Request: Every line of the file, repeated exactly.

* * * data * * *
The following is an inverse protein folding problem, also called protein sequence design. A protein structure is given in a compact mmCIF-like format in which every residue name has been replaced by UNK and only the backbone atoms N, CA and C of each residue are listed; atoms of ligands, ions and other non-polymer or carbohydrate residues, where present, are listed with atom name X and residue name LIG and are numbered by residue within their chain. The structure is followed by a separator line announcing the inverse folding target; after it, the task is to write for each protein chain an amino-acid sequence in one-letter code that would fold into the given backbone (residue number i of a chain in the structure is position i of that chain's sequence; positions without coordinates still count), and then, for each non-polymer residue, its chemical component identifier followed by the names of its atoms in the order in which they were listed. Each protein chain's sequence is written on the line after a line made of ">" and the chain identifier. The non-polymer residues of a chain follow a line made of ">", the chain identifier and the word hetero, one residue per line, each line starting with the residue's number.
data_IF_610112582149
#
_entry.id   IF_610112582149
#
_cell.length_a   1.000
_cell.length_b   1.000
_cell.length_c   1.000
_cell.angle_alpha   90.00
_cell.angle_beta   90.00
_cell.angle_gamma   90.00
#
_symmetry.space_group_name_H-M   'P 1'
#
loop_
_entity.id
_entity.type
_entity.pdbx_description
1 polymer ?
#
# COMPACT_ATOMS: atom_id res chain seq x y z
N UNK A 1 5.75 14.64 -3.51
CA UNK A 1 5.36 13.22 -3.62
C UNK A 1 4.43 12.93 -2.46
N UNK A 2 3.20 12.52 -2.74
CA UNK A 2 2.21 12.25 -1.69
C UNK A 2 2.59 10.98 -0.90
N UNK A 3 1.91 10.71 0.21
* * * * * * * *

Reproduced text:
The following is an inverse protein folding problem, also called protein sequence design. A protein structure is given in a compact mmCIF-like format in which every residue name has been replaced by UNK and only the backbone atoms N, CA and C of each residue are listed; atoms of ligands, ions and other non-polymer or carbohydrate residues, where present, are listed with atom name X and residue name LIG and are numbered by residue within their chain. The structure is followed by a separator line announcing the inverse folding target; after it, the task is to write for each protein chain an amino-acid sequence in one-letter code that would fold into the given backbone (residue number i of a chain in the structure is position i of that chain's sequence; positions without coordinates still count), and then, for each non-polymer residue, its chemical component identifier followed by the names of its atoms in the order in which they were listed. Each protein chain's sequence is written on the line after a line made of ">" and the chain identifier. The non-polymer residues of a chain follow a line made of ">", the chain identifier and the word hetero, one residue per line, each line starting with the residue's number.
data_IF_610112582149
#
_entry.id   IF_610112582149
#
_cell.length_a   1.000
_cell.length_b   1.000
_cell.length_c   1.000
_cell.angle_alpha   90.00
_cell.angle_beta   90.00
_cell.angle_gamma   90.00
#
_symmetry.space_group_name_H-M   'P 1'
#
loop_
_entity.id
_entity.type
_entity.pdbx_description
1 polymer ?
#
# COMPACT_ATOMS: atom_id res chain seq x y z
N UNK A 1 5.75 14.64 -3.51
CA UNK A 1 5.36 13.22 -3.62
C UNK A 1 4.43 12.93 -2.46
N UNK A 2 3.20 12.52 -2.74
CA UNK A 2 2.21 12.25 -1.69
C UNK A 2 2.59 10.98 -0.90
N UNK A 3 1.91 10.71 0.21